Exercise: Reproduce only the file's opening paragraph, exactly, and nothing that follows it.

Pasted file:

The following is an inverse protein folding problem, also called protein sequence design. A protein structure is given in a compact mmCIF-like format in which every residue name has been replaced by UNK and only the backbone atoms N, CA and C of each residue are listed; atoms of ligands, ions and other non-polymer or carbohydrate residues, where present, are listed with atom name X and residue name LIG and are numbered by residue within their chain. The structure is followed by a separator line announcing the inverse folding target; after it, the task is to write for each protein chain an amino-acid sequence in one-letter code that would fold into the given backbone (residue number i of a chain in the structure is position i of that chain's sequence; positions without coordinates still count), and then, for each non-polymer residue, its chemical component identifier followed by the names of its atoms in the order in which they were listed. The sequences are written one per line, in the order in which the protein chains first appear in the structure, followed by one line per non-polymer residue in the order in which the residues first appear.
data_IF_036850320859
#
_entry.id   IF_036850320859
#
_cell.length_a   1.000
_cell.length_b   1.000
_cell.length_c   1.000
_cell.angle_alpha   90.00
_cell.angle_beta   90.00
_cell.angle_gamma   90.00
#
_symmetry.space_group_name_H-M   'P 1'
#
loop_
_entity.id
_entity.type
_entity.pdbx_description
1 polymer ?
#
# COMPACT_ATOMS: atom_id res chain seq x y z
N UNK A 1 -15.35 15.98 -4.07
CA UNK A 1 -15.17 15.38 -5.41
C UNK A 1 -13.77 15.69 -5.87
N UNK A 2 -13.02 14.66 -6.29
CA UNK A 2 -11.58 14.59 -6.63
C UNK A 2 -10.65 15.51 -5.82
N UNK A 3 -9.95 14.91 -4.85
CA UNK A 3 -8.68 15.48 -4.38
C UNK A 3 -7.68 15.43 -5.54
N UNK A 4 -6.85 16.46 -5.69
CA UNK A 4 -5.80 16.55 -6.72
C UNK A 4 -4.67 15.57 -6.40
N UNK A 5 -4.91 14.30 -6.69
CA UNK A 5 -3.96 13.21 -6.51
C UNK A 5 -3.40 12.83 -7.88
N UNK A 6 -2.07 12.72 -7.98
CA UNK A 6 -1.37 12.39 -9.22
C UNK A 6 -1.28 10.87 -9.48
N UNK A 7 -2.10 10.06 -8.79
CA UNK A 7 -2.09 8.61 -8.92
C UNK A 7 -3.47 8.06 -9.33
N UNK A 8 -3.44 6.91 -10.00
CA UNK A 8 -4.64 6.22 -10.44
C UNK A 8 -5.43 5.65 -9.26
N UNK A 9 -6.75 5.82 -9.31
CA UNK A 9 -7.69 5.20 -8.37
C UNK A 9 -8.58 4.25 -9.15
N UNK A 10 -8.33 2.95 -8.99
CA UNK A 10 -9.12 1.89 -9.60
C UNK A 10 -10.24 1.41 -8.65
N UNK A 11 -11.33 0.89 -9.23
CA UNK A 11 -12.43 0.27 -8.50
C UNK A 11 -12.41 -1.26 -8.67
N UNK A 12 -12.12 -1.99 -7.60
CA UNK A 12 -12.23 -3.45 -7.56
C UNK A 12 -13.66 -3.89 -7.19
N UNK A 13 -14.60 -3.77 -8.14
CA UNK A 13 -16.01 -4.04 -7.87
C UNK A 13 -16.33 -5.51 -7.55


The following is an inverse protein folding problem, also called protein sequence design. A protein structure is given in a compact mmCIF-like format in which every residue name has been replaced by UNK and only the backbone atoms N, CA and C of each residue are listed; atoms of ligands, ions and other non-polymer or carbohydrate residues, where present, are listed with atom name X and residue name LIG and are numbered by residue within their chain. The structure is followed by a separator line announcing the inverse folding target; after it, the task is to write for each protein chain an amino-acid sequence in one-letter code that would fold into the given backbone (residue number i of a chain in the structure is position i of that chain's sequence; positions without coordinates still count), and then, for each non-polymer residue, its chemical component identifier followed by the names of its atoms in the order in which they were listed. The sequences are written one per line, in the order in which the protein chains first appear in the structure, followed by one line per non-polymer residue in the order in which the residues first appear.